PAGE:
Black Friday and Cyber Monday; Winners and Losers

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Black Friday and Cyber Monday have come and gone. Who were the winners, who were the losers and what can we learn?

WINNERS

Shopping Online 

According to Cnet in its article, "Black Friday breaks $1B sales mark on mobile devices"online purchasing for Black Friday was up 21% with sales amounting to $3.34 Billion. That should not surprise, however, as according to Business Insider "The number of online shoppers has grown by nearly 20 million from 2015 to 2016." 

Shopping on Cell Phones and Mobile Devices

Again, according to Cnet, "US shoppers made $1.2 billion in purchases with their phones and tablets on Friday, the first time in US retail history that mobile revenue exceeded $1 billion in one day."

Toys R Us

According to Gerrick Johnson, BMO Capital analyst:  "At Retail, Toys “R” Us had the most foot traffic of the “Big Three” U.S. toy retailers, likely because it had the broadest array of doorbuster and Black Friday deals.

Amazon

According to CNBC, Amazon won 31% of all cyber purchases made over the Thanksgiving holiday weekend. 

LOSERS

Bricks and Mortar Physical Retailing

According to a Reuters article, "US Thanksgiving, Black Friday Store Sales Fall, Online Rises", sales at bricks and mortar stores declined by 5 percent. Shopper visits were down 1%.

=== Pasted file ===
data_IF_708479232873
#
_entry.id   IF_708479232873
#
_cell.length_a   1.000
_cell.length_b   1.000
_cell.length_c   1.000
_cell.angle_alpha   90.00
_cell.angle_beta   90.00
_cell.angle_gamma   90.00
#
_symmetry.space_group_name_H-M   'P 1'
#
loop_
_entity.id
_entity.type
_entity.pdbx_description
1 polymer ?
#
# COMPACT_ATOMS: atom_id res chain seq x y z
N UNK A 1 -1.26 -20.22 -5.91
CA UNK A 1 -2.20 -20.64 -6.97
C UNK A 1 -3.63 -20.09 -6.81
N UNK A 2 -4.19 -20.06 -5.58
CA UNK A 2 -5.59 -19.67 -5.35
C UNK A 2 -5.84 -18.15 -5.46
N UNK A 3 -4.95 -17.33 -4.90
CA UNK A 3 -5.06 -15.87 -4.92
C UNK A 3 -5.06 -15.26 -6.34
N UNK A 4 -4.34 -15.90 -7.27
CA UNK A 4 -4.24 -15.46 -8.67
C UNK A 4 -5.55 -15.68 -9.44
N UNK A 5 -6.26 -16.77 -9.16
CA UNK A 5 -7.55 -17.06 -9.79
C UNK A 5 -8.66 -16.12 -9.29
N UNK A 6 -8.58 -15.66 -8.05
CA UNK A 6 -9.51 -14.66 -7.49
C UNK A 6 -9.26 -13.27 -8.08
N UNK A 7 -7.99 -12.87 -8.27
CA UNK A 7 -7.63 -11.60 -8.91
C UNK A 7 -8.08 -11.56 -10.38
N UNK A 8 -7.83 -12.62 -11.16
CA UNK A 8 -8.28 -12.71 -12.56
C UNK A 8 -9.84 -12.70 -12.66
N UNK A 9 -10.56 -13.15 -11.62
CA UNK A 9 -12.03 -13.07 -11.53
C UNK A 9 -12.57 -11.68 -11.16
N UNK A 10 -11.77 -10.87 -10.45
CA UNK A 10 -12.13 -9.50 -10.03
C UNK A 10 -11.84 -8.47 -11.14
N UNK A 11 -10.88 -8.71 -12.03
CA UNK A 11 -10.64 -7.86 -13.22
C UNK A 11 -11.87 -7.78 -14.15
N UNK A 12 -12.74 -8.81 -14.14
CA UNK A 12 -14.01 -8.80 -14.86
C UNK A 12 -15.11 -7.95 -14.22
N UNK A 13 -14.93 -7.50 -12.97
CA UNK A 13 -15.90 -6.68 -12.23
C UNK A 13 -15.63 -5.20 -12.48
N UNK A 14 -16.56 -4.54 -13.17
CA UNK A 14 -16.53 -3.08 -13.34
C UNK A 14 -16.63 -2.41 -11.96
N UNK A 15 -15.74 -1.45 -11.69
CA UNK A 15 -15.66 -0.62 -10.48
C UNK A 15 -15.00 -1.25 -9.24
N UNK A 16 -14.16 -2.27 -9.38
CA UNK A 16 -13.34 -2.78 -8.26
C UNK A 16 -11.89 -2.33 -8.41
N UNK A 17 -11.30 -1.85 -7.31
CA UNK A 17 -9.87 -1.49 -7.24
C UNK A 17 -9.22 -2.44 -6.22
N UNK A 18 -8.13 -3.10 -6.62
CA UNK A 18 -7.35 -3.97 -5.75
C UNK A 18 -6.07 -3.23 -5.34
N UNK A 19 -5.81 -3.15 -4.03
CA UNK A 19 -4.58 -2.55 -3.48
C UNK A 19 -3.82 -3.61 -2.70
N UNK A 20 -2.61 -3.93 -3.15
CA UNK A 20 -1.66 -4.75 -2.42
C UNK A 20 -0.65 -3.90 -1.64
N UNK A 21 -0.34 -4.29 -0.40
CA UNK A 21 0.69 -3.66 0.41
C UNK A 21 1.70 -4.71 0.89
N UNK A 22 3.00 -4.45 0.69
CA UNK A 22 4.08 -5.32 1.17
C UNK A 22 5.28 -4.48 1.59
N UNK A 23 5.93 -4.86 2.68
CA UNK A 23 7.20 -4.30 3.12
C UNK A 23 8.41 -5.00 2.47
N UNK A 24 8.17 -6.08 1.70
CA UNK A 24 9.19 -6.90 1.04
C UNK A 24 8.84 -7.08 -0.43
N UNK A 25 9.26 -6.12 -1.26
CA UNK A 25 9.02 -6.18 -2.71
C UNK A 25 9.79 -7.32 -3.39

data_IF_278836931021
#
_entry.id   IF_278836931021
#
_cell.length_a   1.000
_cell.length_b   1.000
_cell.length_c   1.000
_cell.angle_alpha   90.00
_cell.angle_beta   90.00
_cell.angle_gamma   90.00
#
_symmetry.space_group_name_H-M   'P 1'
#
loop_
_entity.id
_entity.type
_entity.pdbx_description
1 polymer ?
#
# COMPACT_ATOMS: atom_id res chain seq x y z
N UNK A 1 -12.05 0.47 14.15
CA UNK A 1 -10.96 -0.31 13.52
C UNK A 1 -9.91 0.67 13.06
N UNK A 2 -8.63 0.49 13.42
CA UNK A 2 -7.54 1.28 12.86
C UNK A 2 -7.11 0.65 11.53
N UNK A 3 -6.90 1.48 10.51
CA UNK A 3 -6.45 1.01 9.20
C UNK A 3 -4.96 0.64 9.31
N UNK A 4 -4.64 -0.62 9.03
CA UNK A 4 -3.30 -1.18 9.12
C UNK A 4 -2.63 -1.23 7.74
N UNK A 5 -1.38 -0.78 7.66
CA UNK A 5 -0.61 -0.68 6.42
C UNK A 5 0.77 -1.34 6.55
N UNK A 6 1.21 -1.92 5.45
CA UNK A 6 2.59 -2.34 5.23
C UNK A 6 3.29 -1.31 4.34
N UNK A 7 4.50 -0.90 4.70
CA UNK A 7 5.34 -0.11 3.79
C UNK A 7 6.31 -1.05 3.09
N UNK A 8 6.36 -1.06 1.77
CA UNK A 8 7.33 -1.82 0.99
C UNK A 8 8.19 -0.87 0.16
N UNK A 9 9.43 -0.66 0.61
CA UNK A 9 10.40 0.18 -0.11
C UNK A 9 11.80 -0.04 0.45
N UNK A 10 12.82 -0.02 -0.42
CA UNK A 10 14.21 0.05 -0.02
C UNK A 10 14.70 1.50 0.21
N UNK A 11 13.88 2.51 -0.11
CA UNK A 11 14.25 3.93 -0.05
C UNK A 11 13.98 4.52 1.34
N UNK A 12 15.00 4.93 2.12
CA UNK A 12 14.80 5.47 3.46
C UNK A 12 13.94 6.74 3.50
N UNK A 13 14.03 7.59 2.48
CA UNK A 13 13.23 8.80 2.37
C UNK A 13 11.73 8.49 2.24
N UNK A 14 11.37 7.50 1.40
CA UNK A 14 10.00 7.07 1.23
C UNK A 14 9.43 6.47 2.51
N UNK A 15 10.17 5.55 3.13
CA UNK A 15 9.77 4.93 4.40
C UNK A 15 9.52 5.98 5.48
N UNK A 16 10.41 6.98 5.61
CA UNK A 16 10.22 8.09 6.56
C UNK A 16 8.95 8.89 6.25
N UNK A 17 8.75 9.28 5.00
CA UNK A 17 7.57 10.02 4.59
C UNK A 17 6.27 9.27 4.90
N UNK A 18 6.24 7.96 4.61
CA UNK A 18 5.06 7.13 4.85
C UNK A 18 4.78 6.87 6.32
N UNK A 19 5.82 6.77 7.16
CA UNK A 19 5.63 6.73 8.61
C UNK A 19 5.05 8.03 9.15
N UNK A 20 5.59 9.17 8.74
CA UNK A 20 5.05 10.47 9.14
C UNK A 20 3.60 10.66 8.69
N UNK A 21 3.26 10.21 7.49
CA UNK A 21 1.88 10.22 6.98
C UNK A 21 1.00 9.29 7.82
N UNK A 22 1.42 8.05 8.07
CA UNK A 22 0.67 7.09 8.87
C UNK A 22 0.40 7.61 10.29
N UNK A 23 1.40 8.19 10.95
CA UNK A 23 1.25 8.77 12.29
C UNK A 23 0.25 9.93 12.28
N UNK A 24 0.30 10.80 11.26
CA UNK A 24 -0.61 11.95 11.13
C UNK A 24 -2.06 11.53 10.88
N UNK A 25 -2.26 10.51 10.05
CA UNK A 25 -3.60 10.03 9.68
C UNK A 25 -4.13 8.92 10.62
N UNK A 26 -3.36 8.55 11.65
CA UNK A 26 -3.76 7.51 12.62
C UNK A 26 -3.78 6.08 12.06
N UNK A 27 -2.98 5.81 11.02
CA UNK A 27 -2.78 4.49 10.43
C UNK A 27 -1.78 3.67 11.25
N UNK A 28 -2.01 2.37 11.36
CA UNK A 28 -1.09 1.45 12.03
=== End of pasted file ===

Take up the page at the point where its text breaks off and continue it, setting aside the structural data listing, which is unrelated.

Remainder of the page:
Bricks and  Mortar Cyber Retailing

If you believe that the future belongs to online retailing than old favorites like Walmart and Target have some work to do to catch up with Amazon. While the latter captured 31% of all cyber sales, Walmart's cyber sales amounted to 4.1% and Target's came in at 4.4%

Macy's

Macy's learned the hard way that being a digital player is more than going online with products. Sadly, according to Business Insider: "Macy's suffered an extended disruption to its desktop and mobile sites on Black Friday." That cost them a lot of sales, something the retailer did not need.

What appears evident is that the move towards E-commerce is dramatically surging and that bricks and mortar retailers have a long way to go to catch up.  What is also clear that mobile devices are progressively providing the kind of convenience that makes them increasingly the portal of choice for all retail shopping.

In addition, it looks like the convenience E-commerce provides in being able to purchase at anytime from anywhere is preempting the excitement of days like Black Friday. Change as we all know is inevitable and in retail it appears to be ongoing and radical. Who will be the retail leaders in the 2020's? I don't think at this point, other than Amazon, we can be too sure.

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